From show floor to evacuation route, one concept vehicle got the chance to test it's meddle in the real world.
Ford is recalling thousands of F-Series pickup trucks from the 2011 and 2012 model years over a transmission problem that, according to the National Highway Traffic Safety Administration, "fails to comply with the requirements of federal motor vehicle safety standard number 114, theft protection." NHTSA reports that the transmissions in these defective trucks can be shifted out of the park position without pressing the brake pedal due to a problem with the brake shift interlock switch.
If you thought 2010 was going to wrap up with an all quiet on the recall front, think again. Ford and the National Highway Transportation Safety Administration have announced the recall of 14,737 vehicles for a faulty body control module that may short out and cause a fire.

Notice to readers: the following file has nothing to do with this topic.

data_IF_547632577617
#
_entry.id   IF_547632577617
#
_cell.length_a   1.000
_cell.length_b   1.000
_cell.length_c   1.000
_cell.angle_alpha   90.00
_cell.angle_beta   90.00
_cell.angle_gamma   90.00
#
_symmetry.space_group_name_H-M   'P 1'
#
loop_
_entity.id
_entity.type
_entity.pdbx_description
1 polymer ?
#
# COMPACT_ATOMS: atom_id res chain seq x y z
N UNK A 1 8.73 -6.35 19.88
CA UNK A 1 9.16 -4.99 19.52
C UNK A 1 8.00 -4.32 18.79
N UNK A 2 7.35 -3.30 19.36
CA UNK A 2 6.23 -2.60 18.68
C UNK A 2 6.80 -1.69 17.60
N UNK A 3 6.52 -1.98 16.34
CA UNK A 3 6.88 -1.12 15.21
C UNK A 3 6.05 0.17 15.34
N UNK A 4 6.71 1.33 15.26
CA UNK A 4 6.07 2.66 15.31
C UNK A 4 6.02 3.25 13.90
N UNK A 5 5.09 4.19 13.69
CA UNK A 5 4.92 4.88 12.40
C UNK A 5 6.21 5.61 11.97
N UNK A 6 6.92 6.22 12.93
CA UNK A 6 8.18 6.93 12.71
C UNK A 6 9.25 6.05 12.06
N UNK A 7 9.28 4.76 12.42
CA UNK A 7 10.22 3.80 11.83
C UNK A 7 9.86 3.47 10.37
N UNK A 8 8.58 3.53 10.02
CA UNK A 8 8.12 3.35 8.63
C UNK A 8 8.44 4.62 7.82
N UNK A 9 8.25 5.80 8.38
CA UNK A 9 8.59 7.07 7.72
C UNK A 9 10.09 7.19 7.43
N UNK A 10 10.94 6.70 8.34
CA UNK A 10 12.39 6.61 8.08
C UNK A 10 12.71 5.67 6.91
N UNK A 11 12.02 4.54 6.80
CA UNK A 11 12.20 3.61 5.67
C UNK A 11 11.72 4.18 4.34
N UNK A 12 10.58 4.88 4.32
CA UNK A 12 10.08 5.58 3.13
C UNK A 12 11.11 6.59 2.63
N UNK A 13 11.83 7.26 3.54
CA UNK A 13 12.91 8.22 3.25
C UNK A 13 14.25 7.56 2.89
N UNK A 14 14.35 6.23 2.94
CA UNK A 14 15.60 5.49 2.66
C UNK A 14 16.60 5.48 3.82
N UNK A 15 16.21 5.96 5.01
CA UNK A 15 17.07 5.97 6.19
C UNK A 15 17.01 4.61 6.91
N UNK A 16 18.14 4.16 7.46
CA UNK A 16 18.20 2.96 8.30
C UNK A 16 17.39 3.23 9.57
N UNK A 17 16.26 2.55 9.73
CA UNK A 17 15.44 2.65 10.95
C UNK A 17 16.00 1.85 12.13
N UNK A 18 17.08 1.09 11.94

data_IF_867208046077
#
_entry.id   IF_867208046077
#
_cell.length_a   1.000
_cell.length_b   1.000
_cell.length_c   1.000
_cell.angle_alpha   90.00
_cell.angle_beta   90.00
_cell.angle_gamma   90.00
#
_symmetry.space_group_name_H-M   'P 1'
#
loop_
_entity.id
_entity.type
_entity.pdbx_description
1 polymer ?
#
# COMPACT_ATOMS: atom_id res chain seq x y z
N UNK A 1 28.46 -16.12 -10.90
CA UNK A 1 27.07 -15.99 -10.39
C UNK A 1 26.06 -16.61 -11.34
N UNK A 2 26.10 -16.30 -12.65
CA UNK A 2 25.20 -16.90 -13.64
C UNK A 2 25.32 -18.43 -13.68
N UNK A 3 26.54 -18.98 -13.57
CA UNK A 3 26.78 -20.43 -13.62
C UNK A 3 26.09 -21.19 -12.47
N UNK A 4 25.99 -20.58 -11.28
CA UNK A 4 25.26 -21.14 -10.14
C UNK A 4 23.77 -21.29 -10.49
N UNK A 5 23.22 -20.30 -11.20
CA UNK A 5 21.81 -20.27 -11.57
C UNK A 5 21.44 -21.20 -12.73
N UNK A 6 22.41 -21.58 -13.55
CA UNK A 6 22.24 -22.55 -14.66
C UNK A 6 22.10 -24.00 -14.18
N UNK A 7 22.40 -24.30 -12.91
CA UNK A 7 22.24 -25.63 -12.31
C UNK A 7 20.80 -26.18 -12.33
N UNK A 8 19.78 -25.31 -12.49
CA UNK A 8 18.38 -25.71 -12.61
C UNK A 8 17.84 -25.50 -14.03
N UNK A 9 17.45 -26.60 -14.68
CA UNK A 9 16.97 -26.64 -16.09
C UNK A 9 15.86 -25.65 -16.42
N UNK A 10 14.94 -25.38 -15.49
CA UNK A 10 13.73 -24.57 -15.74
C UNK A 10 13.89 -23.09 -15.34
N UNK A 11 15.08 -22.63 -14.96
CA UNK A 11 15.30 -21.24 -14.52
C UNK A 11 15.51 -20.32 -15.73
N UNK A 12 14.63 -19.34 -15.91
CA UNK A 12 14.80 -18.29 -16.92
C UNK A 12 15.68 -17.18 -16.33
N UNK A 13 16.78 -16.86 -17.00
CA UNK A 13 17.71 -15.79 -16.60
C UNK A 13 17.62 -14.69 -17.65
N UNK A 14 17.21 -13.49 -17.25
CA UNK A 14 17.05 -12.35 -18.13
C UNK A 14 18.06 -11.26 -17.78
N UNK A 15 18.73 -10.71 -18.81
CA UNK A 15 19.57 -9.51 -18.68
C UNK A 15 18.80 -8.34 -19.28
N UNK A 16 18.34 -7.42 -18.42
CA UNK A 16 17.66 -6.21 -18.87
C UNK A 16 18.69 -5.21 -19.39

We've witnessed repair trucks parked curbside idling away for hours spewing emissions while workers perform tasks. In fact, this apparent waste of fuel happens all too often, doesn't it? It's not that the workers are mistakenly leaving the trucks running, it's that the diesel engine provides power to the tools needed to perform repair tasks. So, is there any way to avoid running the engine for hours on end yet still accomplish the necessary work? You bet there is, and Eaton Corp., along with A12
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